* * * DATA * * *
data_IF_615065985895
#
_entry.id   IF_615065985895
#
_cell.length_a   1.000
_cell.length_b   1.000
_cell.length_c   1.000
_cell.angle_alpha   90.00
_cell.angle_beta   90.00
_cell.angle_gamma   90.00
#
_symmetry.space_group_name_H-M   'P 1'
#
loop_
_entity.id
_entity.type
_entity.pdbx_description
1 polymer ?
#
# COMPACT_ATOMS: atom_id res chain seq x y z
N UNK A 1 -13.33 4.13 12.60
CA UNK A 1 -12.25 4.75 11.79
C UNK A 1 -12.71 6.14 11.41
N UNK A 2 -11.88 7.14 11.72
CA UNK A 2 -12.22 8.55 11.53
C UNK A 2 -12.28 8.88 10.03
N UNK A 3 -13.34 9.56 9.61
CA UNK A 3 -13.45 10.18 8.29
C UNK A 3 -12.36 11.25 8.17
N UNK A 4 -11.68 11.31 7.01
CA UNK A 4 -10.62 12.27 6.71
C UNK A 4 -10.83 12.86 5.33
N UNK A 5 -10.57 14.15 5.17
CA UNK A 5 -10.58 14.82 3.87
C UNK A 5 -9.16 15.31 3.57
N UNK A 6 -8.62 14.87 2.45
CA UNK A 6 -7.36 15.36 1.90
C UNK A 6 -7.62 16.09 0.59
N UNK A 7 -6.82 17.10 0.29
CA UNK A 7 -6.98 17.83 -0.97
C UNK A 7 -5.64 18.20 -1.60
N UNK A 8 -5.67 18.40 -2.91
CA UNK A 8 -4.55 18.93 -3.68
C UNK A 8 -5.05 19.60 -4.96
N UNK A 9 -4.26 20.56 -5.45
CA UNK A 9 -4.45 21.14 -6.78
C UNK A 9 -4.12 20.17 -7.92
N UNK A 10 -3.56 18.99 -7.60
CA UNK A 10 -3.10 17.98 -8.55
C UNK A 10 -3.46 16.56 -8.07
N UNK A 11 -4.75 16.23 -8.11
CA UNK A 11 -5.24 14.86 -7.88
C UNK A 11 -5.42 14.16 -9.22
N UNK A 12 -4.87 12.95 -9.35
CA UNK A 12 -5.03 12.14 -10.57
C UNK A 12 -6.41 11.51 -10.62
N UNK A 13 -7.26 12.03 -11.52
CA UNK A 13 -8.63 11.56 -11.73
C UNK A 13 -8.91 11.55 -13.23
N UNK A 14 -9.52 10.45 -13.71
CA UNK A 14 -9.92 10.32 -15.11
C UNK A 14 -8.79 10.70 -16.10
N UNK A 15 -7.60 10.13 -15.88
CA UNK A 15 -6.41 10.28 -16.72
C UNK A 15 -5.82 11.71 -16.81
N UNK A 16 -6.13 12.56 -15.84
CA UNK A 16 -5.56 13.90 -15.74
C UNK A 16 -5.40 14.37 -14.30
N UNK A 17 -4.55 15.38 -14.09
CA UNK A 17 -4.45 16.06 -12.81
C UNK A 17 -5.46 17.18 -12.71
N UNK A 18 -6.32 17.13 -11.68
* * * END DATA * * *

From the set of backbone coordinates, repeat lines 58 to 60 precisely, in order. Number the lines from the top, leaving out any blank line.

CA UNK A 13 -8.63 11.56 -11.73
C UNK A 13 -8.91 11.55 -13.23
N UNK A 14 -9.52 10.45 -13.71